Inca Trail Hiking with Zephyr Adventures

    News about trekking and hiking in Peru

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    We recently conducted a “Two-Minute Survey” and asked potential travelers for their opinions about traveling to Peru.  Our intent was to not only find out how and where people were interested in traveling to and in Peru, but also to find out if we had the information on our Inca Trail Hiking website that people needed to make a decision about their travels.  I was somewhat surprised by some common misconceptions that people had about traveling to Peru and trekking on the Inca Trail.

    1. I can’t go by myself. Not having a travel partner was the most popular reason listed for why somebody hadn’t yet traveled to Peru.  The truth is you can go alone!  Sure, it might be a little daunting to fly to Peru by yourself, but on our Peru treks (both private and group trips) we meet you at the airport upon arrival and are with you every step of the way.  (Note to solo travelers: many of our trips have a good percentage of travelers who come by themselves.  As an example, 100% of the participants on our Kilimanjaro trip this year are solo travelers!)

    A Zephyr trekker contemplates the universe from Inca Trail, above the clouds and peaks.

    A Zephyr trekker contemplates the universe from Inca Trail, above the clouds and peaks.

    2. It is expensive. Travel can be expensive, that’s true.  However, Peru has a couple things going for it that other places don’t.  First, spending 10 days in Peru costs much less than spending 10 days in, for instance, a European country – your dollar goes a lot farther!  Second, it is difficult to put a price on a once-in-a-lifetime experience. Trekking on the same stone paths as the Incas did 500 years ago…hiking for four days to reach Machu Picchu by foot…watching from the comfort of your tent as the peaks of the Andes disappear behind the swirling clouds…these are priceless experiences that only a fraction of humans on this earth get to do.  When you look at that way, it isn’t expensive at all – it is just a matter of prioritizing.  (At Zephyr, you might recall that we prioritize adventure!  Incidentally, if you’re curious as to how we stack up against the competition, price-wise, click here.)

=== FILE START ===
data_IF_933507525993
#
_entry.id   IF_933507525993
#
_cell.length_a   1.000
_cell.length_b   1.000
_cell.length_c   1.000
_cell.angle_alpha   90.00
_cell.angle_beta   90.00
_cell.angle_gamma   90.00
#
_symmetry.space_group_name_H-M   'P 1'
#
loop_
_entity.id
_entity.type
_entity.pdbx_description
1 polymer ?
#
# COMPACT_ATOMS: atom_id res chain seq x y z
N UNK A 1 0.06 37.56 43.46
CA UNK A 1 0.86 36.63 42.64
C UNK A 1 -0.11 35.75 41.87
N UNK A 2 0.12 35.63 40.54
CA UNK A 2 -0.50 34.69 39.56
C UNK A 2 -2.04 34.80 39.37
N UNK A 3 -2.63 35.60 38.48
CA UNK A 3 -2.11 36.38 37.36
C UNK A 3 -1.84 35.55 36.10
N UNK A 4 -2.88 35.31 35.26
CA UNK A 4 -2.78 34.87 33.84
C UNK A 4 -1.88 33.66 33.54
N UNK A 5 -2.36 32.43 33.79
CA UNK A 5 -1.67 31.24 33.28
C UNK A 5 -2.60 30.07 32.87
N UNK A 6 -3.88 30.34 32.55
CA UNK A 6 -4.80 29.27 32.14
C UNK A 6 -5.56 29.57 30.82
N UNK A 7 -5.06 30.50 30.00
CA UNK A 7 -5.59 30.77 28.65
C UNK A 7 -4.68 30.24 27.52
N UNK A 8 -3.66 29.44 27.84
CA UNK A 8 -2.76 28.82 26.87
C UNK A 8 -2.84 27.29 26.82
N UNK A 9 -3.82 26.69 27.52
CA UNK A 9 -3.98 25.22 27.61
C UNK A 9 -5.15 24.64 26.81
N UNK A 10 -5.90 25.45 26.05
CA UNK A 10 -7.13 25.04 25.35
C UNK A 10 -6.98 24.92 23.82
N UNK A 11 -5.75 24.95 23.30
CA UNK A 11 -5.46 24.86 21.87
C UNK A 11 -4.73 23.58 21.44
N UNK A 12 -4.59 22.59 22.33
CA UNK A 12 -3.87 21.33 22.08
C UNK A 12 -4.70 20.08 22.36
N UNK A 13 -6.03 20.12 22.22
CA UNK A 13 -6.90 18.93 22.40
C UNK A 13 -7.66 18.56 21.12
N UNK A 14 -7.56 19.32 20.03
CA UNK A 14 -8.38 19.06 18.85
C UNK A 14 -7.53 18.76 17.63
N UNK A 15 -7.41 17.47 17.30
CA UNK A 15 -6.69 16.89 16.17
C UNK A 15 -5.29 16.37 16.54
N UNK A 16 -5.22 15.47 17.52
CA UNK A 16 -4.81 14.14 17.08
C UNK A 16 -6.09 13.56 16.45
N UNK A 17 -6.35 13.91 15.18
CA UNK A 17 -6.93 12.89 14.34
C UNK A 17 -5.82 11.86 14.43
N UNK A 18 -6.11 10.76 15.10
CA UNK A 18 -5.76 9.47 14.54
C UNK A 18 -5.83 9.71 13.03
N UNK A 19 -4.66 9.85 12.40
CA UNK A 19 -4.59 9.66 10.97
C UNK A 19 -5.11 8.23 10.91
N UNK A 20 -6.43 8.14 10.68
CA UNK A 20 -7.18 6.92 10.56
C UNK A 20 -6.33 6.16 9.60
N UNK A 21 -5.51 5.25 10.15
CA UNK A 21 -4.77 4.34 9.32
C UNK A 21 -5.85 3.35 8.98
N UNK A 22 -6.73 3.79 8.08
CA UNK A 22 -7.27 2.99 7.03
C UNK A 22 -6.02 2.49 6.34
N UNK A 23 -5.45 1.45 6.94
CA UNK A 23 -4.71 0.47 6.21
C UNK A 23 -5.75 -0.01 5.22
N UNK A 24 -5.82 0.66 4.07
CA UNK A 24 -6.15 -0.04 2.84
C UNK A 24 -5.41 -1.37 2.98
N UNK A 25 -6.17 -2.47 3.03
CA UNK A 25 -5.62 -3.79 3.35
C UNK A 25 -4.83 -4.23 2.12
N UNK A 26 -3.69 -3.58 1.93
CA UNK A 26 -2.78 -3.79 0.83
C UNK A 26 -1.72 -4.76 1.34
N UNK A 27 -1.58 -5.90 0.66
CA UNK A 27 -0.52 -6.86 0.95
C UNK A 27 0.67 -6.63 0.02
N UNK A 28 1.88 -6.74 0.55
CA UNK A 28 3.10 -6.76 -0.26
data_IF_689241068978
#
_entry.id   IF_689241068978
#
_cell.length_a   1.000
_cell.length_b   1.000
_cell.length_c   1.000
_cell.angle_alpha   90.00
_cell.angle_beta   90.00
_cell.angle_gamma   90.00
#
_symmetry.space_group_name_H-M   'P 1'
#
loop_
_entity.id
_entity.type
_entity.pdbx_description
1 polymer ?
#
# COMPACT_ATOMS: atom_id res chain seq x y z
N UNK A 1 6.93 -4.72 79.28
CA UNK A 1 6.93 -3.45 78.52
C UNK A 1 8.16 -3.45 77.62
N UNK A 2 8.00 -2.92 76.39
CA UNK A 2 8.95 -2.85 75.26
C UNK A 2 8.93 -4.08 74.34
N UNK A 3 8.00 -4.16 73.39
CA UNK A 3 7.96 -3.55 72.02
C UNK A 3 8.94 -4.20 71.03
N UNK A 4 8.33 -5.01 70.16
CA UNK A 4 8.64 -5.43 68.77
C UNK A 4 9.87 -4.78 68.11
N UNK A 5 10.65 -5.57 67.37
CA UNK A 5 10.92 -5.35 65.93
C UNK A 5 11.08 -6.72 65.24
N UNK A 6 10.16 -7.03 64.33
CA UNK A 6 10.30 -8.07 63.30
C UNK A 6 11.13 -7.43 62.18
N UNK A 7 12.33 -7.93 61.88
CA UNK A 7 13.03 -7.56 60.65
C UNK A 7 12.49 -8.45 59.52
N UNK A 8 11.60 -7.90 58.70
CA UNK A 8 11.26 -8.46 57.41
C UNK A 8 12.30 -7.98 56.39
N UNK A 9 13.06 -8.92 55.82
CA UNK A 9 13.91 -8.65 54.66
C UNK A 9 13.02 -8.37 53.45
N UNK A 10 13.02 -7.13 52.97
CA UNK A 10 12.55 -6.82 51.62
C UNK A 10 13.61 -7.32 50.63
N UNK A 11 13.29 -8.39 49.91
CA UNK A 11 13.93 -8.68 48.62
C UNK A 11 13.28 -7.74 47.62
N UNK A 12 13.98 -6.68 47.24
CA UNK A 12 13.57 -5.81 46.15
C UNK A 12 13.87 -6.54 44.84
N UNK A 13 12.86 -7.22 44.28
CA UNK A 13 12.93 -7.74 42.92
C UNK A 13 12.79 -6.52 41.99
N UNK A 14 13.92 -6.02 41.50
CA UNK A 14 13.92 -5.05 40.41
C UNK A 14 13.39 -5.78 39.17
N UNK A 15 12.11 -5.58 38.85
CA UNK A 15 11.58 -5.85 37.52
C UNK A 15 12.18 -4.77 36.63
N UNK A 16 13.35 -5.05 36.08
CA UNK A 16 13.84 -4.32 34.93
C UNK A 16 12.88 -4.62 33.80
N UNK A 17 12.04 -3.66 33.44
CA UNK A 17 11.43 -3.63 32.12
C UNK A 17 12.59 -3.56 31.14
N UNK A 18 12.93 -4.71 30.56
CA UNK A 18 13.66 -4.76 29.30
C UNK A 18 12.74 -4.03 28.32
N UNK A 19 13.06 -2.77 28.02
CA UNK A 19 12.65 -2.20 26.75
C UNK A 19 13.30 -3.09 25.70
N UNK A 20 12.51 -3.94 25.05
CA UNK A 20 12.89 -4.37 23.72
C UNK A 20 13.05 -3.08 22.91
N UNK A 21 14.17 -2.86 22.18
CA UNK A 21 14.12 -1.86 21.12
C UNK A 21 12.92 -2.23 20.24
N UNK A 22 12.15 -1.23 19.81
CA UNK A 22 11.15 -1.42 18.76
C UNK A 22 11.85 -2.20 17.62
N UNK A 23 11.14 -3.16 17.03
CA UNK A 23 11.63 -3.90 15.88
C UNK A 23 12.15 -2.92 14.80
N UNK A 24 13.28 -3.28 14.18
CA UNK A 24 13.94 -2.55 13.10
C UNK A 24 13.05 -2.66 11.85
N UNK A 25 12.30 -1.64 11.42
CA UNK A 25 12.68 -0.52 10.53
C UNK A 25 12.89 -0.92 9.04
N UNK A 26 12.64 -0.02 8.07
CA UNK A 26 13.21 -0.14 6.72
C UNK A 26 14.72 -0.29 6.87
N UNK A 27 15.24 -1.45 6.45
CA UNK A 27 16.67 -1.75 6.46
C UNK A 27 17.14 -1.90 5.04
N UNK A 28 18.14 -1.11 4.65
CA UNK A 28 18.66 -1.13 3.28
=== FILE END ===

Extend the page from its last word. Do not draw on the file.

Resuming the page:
3. I’m not in good enough shape to hike the Inca Trail. The Classic Inca Trail Trek (our most difficult trek) has been completed by hundreds of thousands of people.  Chances are good you can do it too, provided you are not extremely overweight or have other health issues that preclude you.  Mental perseverance also goes a long way in completing the Inca Trail!  The hiking will be challenging for some people and quite moderate for others.  If you are concerned about the steepness or high altitude of the Classic Inca Trail, you might consider trekking the Royal (Alternative) Inca Trail.   The Royal Inca Trail is a lower-altitude option that is perfect if you are worried about your lungs, your knees, or your ability to handle high altitudes and steep terrain. This trek avoids the intense climbs and sharp descents of the Classic Inca Trail.  Click herefor an overview and comparison of all our Peru treks, including difficulty levels.

    visiting-machu-picchu-peru4. I’ll plan my hike once I get to Peru. Many people are unaware that hiking on the Inca Trail requires purchasing a pass to do so.  Even more are unaware that only 500 passes per day are issued (and two-thirds of those passes are for the porters who support trekkers like you).  And even more don’t realize that passes sell out sometimes six months in advance. As I write this, the first available pass is in August.  So, hiking the Inca Trail is not something you can simply show up in Cusco and hope to plan once you get there.